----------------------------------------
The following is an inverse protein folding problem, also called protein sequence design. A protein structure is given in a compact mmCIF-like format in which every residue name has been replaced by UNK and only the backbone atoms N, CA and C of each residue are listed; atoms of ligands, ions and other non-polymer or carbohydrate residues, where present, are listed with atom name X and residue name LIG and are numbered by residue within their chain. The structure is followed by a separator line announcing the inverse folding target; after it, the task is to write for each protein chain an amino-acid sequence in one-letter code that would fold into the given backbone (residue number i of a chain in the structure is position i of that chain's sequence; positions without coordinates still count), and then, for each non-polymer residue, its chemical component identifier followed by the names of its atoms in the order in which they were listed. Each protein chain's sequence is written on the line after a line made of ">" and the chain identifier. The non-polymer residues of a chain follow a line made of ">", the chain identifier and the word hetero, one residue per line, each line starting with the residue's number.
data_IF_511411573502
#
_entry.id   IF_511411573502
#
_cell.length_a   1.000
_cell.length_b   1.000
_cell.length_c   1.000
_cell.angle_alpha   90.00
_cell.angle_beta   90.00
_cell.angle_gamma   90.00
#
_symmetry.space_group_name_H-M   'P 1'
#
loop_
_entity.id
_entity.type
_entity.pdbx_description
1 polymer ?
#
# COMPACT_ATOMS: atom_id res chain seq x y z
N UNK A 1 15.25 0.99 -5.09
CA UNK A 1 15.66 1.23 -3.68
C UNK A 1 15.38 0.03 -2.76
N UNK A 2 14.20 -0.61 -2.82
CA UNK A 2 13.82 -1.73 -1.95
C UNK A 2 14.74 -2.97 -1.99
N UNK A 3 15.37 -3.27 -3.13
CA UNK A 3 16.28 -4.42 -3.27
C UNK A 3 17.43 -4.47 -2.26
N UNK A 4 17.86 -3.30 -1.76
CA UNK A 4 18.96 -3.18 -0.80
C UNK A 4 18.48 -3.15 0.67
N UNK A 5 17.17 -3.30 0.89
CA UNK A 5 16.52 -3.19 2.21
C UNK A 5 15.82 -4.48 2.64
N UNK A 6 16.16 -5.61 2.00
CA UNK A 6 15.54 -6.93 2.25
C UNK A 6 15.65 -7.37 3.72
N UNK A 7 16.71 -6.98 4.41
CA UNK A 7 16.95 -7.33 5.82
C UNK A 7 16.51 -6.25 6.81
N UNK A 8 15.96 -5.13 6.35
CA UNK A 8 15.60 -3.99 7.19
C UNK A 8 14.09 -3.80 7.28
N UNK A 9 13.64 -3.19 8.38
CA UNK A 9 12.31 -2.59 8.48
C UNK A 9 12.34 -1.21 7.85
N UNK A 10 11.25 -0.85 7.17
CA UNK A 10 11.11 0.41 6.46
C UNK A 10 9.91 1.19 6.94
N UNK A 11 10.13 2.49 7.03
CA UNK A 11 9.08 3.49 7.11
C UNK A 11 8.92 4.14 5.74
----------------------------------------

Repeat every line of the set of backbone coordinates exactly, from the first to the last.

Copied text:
The following is an inverse protein folding problem, also called protein sequence design. A protein structure is given in a compact mmCIF-like format in which every residue name has been replaced by UNK and only the backbone atoms N, CA and C of each residue are listed; atoms of ligands, ions and other non-polymer or carbohydrate residues, where present, are listed with atom name X and residue name LIG and are numbered by residue within their chain. The structure is followed by a separator line announcing the inverse folding target; after it, the task is to write for each protein chain an amino-acid sequence in one-letter code that would fold into the given backbone (residue number i of a chain in the structure is position i of that chain's sequence; positions without coordinates still count), and then, for each non-polymer residue, its chemical component identifier followed by the names of its atoms in the order in which they were listed. Each protein chain's sequence is written on the line after a line made of ">" and the chain identifier. The non-polymer residues of a chain follow a line made of ">", the chain identifier and the word hetero, one residue per line, each line starting with the residue's number.
data_IF_511411573502
#
_entry.id   IF_511411573502
#
_cell.length_a   1.000
_cell.length_b   1.000
_cell.length_c   1.000
_cell.angle_alpha   90.00
_cell.angle_beta   90.00
_cell.angle_gamma   90.00
#
_symmetry.space_group_name_H-M   'P 1'
#
loop_
_entity.id
_entity.type
_entity.pdbx_description
1 polymer ?
#
# COMPACT_ATOMS: atom_id res chain seq x y z
N UNK A 1 15.25 0.99 -5.09
CA UNK A 1 15.66 1.23 -3.68
C UNK A 1 15.38 0.03 -2.76
N UNK A 2 14.20 -0.61 -2.82
CA UNK A 2 13.82 -1.73 -1.95
C UNK A 2 14.74 -2.97 -1.99
N UNK A 3 15.37 -3.27 -3.13
CA UNK A 3 16.28 -4.42 -3.27
C UNK A 3 17.43 -4.47 -2.26
N UNK A 4 17.86 -3.30 -1.76
CA UNK A 4 18.96 -3.18 -0.80
C UNK A 4 18.48 -3.15 0.67
N UNK A 5 17.17 -3.30 0.89
CA UNK A 5 16.52 -3.19 2.21
C UNK A 5 15.82 -4.48 2.64
N UNK A 6 16.16 -5.61 2.00
CA UNK A 6 15.54 -6.93 2.25
C UNK A 6 15.65 -7.37 3.72
N UNK A 7 16.71 -6.98 4.41
CA UNK A 7 16.95 -7.33 5.82
C UNK A 7 16.51 -6.25 6.81
N UNK A 8 15.96 -5.13 6.35
CA UNK A 8 15.60 -3.99 7.19
C UNK A 8 14.09 -3.80 7.28
N UNK A 9 13.64 -3.19 8.38
CA UNK A 9 12.31 -2.59 8.48
C UNK A 9 12.34 -1.21 7.85
N UNK A 10 11.25 -0.85 7.17
CA UNK A 10 11.11 0.41 6.46
C UNK A 10 9.91 1.19 6.94
N UNK A 11 10.13 2.49 7.03
CA UNK A 11 9.08 3.49 7.11
C UNK A 11 8.92 4.14 5.74